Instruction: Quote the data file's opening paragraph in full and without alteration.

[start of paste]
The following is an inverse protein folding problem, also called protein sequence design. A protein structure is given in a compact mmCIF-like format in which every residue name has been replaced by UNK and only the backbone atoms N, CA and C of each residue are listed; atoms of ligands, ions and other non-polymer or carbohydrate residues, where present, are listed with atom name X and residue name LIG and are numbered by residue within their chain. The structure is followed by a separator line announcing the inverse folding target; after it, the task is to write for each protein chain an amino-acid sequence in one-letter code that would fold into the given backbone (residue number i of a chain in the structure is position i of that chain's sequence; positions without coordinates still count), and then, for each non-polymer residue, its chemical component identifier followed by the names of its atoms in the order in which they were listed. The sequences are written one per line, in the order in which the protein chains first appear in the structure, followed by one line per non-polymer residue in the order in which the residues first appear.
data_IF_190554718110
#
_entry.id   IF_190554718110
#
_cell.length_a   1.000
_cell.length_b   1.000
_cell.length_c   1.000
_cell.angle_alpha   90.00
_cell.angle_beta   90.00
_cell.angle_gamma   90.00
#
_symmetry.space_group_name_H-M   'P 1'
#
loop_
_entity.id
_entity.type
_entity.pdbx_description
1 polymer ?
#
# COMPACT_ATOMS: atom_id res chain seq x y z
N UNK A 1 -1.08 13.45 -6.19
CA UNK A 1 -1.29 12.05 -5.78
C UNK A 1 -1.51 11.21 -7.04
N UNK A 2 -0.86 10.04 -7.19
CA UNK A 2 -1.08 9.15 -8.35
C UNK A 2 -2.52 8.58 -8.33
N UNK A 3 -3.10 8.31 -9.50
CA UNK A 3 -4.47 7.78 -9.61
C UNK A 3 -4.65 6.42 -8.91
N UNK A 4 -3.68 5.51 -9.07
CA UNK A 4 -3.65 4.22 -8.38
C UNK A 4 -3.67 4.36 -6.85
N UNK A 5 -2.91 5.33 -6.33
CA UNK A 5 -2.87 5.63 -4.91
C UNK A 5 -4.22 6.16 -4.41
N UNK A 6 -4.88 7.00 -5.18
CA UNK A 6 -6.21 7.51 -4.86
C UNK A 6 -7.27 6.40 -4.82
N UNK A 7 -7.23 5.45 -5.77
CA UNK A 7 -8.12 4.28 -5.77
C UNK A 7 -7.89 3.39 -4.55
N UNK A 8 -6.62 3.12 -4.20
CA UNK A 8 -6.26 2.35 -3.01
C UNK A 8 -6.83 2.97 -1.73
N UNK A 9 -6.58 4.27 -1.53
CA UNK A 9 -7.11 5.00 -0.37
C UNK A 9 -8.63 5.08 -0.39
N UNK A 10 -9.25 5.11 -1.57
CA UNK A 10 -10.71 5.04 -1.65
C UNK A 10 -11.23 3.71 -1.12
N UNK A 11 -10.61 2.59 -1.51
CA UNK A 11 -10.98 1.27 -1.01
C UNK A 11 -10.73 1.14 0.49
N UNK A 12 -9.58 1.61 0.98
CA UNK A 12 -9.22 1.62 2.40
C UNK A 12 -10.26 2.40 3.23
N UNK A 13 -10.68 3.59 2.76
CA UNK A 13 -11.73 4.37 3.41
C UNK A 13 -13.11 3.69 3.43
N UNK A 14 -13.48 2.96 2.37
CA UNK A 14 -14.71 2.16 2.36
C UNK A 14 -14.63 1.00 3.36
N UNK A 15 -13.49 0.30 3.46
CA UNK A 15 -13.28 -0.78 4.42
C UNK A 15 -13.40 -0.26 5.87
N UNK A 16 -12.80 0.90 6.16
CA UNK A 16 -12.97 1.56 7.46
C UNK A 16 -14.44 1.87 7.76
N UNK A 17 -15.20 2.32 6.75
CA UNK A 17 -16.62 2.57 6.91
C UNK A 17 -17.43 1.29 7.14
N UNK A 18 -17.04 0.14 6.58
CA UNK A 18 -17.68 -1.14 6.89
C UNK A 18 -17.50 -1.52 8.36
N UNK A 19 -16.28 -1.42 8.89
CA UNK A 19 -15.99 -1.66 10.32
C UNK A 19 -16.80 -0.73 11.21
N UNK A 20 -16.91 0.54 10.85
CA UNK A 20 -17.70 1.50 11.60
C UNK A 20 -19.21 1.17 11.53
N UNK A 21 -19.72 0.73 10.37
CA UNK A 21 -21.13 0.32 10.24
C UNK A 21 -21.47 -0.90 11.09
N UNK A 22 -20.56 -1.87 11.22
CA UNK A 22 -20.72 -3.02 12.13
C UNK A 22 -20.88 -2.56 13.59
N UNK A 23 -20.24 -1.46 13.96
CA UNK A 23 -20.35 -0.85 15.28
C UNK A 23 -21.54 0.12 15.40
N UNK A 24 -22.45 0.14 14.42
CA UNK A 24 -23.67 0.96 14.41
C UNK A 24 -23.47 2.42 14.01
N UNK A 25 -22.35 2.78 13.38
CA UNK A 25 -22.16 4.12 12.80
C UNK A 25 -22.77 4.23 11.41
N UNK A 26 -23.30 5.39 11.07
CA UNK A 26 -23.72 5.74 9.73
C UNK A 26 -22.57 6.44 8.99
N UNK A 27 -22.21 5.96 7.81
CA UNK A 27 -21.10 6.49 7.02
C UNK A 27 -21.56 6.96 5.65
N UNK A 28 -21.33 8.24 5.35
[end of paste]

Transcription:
The following is an inverse protein folding problem, also called protein sequence design. A protein structure is given in a compact mmCIF-like format in which every residue name has been replaced by UNK and only the backbone atoms N, CA and C of each residue are listed; atoms of ligands, ions and other non-polymer or carbohydrate residues, where present, are listed with atom name X and residue name LIG and are numbered by residue within their chain. The structure is followed by a separator line announcing the inverse folding target; after it, the task is to write for each protein chain an amino-acid sequence in one-letter code that would fold into the given backbone (residue number i of a chain in the structure is position i of that chain's sequence; positions without coordinates still count), and then, for each non-polymer residue, its chemical component identifier followed by the names of its atoms in the order in which they were listed. The sequences are written one per line, in the order in which the protein chains first appear in the structure, followed by one line per non-polymer residue in the order in which the residues first appear.